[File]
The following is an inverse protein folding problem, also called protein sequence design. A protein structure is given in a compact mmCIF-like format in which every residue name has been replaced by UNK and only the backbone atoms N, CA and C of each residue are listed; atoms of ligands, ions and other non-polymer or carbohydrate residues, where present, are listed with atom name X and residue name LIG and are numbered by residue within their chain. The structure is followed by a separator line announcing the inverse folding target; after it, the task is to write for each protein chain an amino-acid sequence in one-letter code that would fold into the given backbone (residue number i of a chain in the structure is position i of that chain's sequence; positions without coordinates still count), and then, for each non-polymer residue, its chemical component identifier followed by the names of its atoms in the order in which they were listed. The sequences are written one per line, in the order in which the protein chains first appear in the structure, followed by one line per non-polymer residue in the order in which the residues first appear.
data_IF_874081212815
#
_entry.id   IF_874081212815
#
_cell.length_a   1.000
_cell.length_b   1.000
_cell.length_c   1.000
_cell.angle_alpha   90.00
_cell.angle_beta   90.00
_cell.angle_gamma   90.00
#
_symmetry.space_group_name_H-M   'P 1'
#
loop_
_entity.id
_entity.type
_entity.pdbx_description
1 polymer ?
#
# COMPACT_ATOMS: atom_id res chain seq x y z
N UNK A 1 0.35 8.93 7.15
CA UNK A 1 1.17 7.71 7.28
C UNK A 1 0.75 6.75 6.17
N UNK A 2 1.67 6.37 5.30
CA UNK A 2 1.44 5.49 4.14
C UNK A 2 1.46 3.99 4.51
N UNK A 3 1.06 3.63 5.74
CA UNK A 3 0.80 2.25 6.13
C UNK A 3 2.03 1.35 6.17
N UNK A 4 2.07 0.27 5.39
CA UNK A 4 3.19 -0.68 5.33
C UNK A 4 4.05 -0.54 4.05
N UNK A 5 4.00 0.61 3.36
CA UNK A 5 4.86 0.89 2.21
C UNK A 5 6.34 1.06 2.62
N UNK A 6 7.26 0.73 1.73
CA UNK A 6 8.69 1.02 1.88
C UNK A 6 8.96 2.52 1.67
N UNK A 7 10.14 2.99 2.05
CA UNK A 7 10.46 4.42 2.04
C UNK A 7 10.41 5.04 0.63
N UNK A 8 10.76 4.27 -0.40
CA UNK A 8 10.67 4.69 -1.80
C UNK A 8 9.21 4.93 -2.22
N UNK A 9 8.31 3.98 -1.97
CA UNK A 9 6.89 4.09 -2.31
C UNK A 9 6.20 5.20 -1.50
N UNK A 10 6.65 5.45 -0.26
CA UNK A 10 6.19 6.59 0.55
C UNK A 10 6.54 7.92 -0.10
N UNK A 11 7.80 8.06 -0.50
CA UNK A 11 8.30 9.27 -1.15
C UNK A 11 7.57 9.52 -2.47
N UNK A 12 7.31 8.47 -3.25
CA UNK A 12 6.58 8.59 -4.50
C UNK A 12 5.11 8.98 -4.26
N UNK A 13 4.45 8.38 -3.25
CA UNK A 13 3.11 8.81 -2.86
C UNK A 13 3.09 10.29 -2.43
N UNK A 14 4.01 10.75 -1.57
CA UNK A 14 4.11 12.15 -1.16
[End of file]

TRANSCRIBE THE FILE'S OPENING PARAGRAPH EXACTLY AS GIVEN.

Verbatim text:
The following is an inverse protein folding problem, also called protein sequence design. A protein structure is given in a compact mmCIF-like format in which every residue name has been replaced by UNK and only the backbone atoms N, CA and C of each residue are listed; atoms of ligands, ions and other non-polymer or carbohydrate residues, where present, are listed with atom name X and residue name LIG and are numbered by residue within their chain. The structure is followed by a separator line announcing the inverse folding target; after it, the task is to write for each protein chain an amino-acid sequence in one-letter code that would fold into the given backbone (residue number i of a chain in the structure is position i of that chain's sequence; positions without coordinates still count), and then, for each non-polymer residue, its chemical component identifier followed by the names of its atoms in the order in which they were listed. The sequences are written one per line, in the order in which the protein chains first appear in the structure, followed by one line per non-polymer residue in the order in which the residues first appear.